“Communication helps to alleviate concerns,” she noted.
Theo Kennedy, who owns Chill Vermont Gelato with his wife Nora, takes the opposite viewpoint. “Chill is excited to endorse any and all endeavors that will bring folks downtown and have them hang downtown. And I think we look at this on behalf of all businesses.”
Positive Pie owner Carlo Rovetto told The Bridge that promotional material from Montpelier Alive elicited his proposal. He did not consult with neighboring businesses, he said, because he was simply following the association’s guidance. “It was just a process of, fill out an application and get approved.”
Mayor John Hollar, who testified at the July 9 Liquor Control Board hearing on behalf of the proposal, told The Bridge that he doesn’t generally appear before the board about liquor licenses, he said, but he attended the July hearing because “this was a unique proposal, and the concerns of the Liquor Control Board related to issues under the control of the city.” He mentioned traffic, parking and the consumption of alcohol in public areas.
He declined to crystal-ball the initiative’s chances with the feds, but noted that “the consumption of liquor shouldn’t enter into the federal decision. The relevant standard under the federal rules, as I understand it, is whether the proposed use of the roadway is in the public interest. I would hope that the federal government would respect the city’s right to make that determination regarding a street in our downtown.”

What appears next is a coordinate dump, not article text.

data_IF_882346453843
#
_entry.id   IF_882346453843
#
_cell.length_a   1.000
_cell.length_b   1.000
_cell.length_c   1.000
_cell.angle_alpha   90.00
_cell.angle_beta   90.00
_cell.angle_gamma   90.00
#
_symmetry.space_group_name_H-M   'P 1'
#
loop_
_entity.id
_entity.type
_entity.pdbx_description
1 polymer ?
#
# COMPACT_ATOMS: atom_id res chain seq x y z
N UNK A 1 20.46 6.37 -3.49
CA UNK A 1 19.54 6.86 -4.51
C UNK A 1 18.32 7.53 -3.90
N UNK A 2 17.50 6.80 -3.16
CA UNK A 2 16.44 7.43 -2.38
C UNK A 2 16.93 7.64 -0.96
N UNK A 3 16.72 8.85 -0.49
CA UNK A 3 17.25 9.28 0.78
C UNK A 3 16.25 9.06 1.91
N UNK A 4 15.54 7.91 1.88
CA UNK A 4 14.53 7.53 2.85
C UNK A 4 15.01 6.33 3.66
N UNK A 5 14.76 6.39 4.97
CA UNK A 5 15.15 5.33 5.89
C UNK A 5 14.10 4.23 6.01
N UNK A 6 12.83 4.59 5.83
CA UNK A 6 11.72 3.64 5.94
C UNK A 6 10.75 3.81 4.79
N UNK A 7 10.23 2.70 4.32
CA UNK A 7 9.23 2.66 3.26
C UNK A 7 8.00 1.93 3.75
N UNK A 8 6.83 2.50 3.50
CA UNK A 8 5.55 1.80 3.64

City Manager Bill Fraser said that he had met with FHWA representatives about the new parklet in June, but that, while he offered to provide a letter formally seeking the federal imprimatur, the federal functionaries wanted to give the relevant issues some scrutiny before inviting a formal request. In May, he said, “they turned around the other approval [for the Rialto parklet] very quickly. In June they were really puzzled—‘How does this work with private use?’ The impression I got from them was, ‘We don’t want to stand in the way of what the locals want to do, but we also have federal regulations to sort through.’”
As he awaited the feds’ decision, Rovetto did not hesitate to express enthusiasm about the parklet idea. “It adds a particular vibe to a town,” he said. “It adds to the quaintness of the town. My personal opinion is, it’s a great move for the city.”
The City Council’s 2013 decision on the question made up to six downtown parking spaces available for the parklets. Beyond Rialto and Positive Pie, then, the city still has a couple of parking spaces up for grabs for another business owner who might profit from them—if the Positive Pie stalking horse, that is, meets no insurmountable obstacles.
“Some people have said that the parklet is a solution looking for a problem. I think that’s a basic misunderstanding of what Montpelier Alive is about … We want to give people a reason to visit the downtown.”